By: Wanjohi. P. Mugambi
- Between eighteen months and two years, your baby will be able to follow directions and begin to put words together, such as “car go” or “want juice.” She will also begin to do pretend play which fosters language development.
- You can spur your child’s communication skills when you: Ask your child to help you. For example, ask her to put her cup on the table or to bring you her shoe. Teach your child simple songs and nursery rhymes. Read to your child.
- Ask him to point to and tell you what he sees. Encourage your child to talk to friends and family. She can tell them about a new toy.
Between fifteen and eighteen months, your child will use more complex gestures to communicate with you and will continue to build her vocabulary. She may take your hand, walk you to the bookshelf, point to a book and say “buk” to say, “I want to read a book with you.” You can help your child talk with you when you:Tell him “Show me your nose.” Then point to your nose. He will soon point to his nose. Do this with toes, fingers, ears, eyes, knees and so on. Hide a toy while she is watching. Help her find it and share in her delight. When he points at or gives you something, talk about the object with her. “You gave me the book. Thank you! Look at the picture of the baby rolling the ball.”
Between twelve and fifteen months, babies begin to use words. This includes using the same sounds consistently to identify an object, such as “baba” for bottle or “juju” for juice. Many babies have one or two words and understand 25 or more. He will give you a toy if you ask for it. Even without words, he can ask you for something—by pointing, reaching for it, or looking at it and babbling. You can help your child say the words she or he knows when you: Talk about the things you use, like “cup,” “juice,” “doll.” Give you child time to name them.Smile or clap your hands when your child names the things that he seest. Say something about it. “You see the doggie. He’s sooo big! Look at his tail wag.”Talk about what your child wants most to talk about. Give him time to tell you all about it. Ask about things you do each day—“Which shirt will you pick today?” “Do you want milk or juice?” Build on what your child says. If he says “ball,” you can say, “That’s your big, red ball.” Introduce pretend play with your child’s favorite doll or toy animal. Include it in your conversations and your play. “Rover wants to play too. Can he roll the ball with us?”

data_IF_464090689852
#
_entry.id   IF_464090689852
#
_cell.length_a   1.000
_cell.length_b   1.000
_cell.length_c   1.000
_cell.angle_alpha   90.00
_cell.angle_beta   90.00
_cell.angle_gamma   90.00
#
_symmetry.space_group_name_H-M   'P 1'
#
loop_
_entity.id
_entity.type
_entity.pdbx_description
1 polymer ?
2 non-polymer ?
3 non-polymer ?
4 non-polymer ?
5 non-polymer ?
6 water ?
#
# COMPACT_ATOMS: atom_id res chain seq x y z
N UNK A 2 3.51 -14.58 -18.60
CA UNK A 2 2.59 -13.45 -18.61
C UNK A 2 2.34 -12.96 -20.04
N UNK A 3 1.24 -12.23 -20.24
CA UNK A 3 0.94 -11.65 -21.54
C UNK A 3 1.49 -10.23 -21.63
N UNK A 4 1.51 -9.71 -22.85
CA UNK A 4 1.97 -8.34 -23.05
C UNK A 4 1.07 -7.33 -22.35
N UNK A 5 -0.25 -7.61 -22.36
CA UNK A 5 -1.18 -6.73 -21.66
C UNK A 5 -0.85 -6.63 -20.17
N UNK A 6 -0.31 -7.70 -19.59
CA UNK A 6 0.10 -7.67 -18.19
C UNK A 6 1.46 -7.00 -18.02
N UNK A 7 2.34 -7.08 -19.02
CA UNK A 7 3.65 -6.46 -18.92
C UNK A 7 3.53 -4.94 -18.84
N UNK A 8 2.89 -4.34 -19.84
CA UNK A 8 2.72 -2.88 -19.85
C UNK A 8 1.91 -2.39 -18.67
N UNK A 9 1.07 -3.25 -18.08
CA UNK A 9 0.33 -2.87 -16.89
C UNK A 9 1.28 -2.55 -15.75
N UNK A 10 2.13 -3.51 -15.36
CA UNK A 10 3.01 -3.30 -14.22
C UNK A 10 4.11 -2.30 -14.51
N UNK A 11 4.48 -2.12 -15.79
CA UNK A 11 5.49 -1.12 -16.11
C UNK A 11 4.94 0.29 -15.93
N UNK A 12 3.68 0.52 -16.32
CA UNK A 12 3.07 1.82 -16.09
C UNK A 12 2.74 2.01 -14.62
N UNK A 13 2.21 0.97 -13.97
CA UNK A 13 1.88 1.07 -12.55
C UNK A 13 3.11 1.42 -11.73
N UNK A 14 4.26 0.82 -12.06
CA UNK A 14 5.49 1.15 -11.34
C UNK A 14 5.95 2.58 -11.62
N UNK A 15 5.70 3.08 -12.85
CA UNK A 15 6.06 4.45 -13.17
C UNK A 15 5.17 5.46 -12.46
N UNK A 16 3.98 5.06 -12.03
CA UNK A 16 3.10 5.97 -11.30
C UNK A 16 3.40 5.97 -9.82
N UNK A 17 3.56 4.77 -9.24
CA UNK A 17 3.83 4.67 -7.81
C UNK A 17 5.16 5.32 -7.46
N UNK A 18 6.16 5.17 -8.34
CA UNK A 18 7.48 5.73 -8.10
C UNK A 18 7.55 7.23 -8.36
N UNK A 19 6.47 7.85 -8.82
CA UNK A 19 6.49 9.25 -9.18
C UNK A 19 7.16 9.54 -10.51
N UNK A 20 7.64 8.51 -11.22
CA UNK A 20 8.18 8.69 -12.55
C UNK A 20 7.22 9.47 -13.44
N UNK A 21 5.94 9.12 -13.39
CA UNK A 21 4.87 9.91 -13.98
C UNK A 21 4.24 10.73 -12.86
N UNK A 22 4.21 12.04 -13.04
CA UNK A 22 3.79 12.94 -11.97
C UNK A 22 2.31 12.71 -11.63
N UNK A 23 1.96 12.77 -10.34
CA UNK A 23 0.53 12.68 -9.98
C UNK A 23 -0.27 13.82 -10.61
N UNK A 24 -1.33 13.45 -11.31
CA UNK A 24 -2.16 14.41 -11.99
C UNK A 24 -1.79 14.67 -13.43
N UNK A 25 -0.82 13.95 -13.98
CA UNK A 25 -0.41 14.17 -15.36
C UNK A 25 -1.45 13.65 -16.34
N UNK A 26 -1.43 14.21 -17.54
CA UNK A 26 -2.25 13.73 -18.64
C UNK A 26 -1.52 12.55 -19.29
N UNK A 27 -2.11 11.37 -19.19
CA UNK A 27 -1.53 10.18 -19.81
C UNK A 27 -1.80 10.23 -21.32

Between eighteen months and two years, your baby will be able to follow directions and begin to put words together, such as “car go” or “want juice.” She will also begin to do pretend play which fosters language development. You can spur your child’s communication skills when you:Ask your child to help you. For example, ask her to put her cup on the table or to bring you her shoe. Teach your child simple songs and nursery rhymes. Read to your child. Ask him to point to and tell you what he sees. Encourage your child to talk to friends and family. She can tell them about a new toy. Engage your child in pretend play. You can talk on a play phone, feed the dolls or have a party with the toy animals.
Between two and three years, your child’s language skills will grow by leaps and bounds. He will string more words together to create simple sentences, such as “Mommy go bye-bye.” He will be able to answer simple questions, such as “Where is your bear?” By 36 months he will be able to answer more complicated questions such as, “What do you do when you are hungry?” He will do more and more pretend play, acting out imaginary scenes, such as going to work, fixing the toy car, taking care of his “family” (of dolls, animals.) You can help your child put all his new words together and teach him things that are important to know.